BF Goodrich Tires promotes a racing sanction, SCORE-International, that reportedly has no real racers insurance, operates against international law, violates its own rules and kills scores of entrants and spectators alike?
We'll document the carnage and report LIVE! from Baja Mexico during the event in November, this year.
Death Race BAJA 1000 2018
The SHAM SCORE 'INSURANCE'!
Holly Buck-Luhtala: April 2; "It’s been 16 months [Now 19] since Mark died after his accident at the Baja 1000 . I have crazy hospital bills & ambulance/aircraft bills from getting him from Mexico to San Diego (around $600,000 in total). To date we have received nothing from the insurance he paid for through 'Score International'. Regarding 'Fast-Aid', have no idea what was actually donated."
"These racers pay to race then pay the insurance and I’m proof that just when you don’t think it can happen to you it does! It rips me to shreds knowing he was the greatest give you the shirt off his back kind of guy and he was offered NO help except for his race crew and one medic without supplies. The insurance proved to not be worth the paper it was apparently written on. I am broken and beat down but must stand up for him as he can no longer and it’s my turn to fight for what’s right. My girls don’t have their dad now this, HELL NO!"
Roger Norman is responsible for this entire mess!
The Racers violating SCORE 'rules' and breaking local, state, national and international laws, driving through spectator areas! Running over and KILLING people and the racers/perps run from the death scene, crossing to the USA for their mommas tit!
The San Felipe 250 2018 OUTRAGE!
SCORE SILENCE NOW!
SPECIAL REPORT SAN FELIPE 2018 NEGLIGENCE?
UPDATE! June 14, 2018
Finally, a real journalist digs up the REAL STORY! The Driver and co-driver ran from the death scene>>>CLICK HERE>>>
SCORE FRAUD? SCORE NEGLIGENCE? SCORE BUTCHERY? CLICK HERE TO SEE ROGER HIDE FOR COVER!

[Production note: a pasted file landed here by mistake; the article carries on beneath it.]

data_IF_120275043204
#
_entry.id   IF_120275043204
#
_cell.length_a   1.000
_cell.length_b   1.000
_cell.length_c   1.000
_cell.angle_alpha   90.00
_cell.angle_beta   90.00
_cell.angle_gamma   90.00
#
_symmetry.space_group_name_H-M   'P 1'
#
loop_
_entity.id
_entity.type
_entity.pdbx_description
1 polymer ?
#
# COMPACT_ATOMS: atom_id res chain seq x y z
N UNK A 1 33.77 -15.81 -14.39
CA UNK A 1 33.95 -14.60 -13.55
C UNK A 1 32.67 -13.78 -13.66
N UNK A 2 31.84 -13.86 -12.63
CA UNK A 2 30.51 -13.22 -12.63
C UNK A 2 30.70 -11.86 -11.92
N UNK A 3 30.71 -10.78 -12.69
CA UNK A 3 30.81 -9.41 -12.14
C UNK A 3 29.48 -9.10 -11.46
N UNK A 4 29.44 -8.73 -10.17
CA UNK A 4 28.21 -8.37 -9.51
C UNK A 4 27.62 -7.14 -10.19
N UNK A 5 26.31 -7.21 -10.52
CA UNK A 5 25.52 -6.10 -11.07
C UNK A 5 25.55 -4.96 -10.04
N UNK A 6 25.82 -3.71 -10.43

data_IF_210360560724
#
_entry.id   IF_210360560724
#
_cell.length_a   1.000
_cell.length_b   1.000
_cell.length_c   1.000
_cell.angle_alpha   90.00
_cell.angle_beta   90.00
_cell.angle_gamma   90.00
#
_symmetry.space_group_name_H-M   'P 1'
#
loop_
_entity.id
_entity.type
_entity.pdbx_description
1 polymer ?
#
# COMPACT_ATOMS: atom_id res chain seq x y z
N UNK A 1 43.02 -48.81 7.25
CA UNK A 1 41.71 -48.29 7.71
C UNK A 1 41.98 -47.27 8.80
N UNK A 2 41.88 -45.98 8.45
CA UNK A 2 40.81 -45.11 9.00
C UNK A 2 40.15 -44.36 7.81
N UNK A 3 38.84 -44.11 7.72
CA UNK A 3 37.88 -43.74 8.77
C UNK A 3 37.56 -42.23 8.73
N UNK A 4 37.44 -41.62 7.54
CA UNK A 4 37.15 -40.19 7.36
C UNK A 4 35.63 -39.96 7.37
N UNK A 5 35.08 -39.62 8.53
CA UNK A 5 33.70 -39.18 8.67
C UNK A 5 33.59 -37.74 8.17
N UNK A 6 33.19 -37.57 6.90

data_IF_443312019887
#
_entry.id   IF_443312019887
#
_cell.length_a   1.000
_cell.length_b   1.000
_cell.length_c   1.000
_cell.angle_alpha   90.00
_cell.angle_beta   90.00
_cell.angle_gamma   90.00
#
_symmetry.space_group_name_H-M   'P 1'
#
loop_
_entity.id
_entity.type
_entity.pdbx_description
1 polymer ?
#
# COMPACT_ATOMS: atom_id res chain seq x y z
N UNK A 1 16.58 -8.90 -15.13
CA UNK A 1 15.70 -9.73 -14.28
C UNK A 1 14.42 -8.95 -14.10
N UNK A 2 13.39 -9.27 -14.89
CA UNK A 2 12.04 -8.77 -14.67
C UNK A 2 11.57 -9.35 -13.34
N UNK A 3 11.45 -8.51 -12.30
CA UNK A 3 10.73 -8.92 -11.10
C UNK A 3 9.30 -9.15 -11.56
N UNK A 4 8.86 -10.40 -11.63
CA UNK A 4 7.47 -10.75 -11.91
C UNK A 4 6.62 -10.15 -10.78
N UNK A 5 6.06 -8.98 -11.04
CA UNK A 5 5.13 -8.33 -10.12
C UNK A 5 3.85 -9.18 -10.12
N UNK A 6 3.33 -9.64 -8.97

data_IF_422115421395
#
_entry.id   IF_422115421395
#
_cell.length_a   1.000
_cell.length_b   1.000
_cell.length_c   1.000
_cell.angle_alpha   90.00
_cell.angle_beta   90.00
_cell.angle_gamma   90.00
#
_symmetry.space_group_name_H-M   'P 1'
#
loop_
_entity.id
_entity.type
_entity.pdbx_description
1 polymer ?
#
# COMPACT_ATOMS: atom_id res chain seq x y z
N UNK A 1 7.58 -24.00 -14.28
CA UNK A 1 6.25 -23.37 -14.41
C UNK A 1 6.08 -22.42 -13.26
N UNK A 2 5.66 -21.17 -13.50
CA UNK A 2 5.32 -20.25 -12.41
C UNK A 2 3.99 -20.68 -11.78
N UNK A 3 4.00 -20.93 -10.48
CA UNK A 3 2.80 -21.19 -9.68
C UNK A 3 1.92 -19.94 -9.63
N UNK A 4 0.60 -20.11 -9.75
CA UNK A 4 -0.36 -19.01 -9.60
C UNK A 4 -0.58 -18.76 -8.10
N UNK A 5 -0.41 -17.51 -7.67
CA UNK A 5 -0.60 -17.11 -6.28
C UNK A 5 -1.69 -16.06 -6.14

Racer Matt Scarpuzzi Goes Public,
BJ Baldwin GAGS on his Answers
***UPDATED! CLICK HERE FOR THE LOCAL SAN DIEGO COVERAGE WITH John Soderman TV Report KUSI 51/Cable Channel 9 ***
How do 'some' of the racers really feel about killing people, this note from BJ Baldwin:
*Sandra Dibble's journalistic masterpiece!
-Courtesy San Diego Union:
By: Sandra Dibble, San Diego Union
"It happened in an instant. Omar Coronado and Abelardo Padilla were chatting and snapping photos of the SCORE San Felipe 250 off-road race, friends said, unaware of the powerful Trophy Truck hurtling toward them. By the time they realized the danger, it was too late: the childhood friends were killed instantly on a warm Saturday afternoon last month at this rugged and unpopulated spot southeast of Ensenada.
But their companions say that what happened next has compounded the tragedy: The US driver and his navigator left the scene about 15 minutes after the accident, driven away by members of their team, well before authorities arrived to investigate what happened, they said.“People were saying, 'Don't take them, where are you taking them?' ” said Guillermo Delgado, who was among their group of seven friends who had pulled over to watch the race off a federal road that leads toward Ensenada. There was little doubt as to the racing team's identity.
Photographs from the scene showed the “Terrible Herbst” Trophy Truck with the number 91. In a video interview before the race, Ed Herbst, part of a Las Vegas family prominent in off-road racing circles, said he would be driving the vehicle.
Off-road racing is a decades-old tradition in Baja California, one that brings economic benefits to communities such as San Felipe, draws enthusiastic local crowds, and gives the region worldwide exposure. The annual Baja 1000 is the best known of some 30 off-road racing events that take place in the state.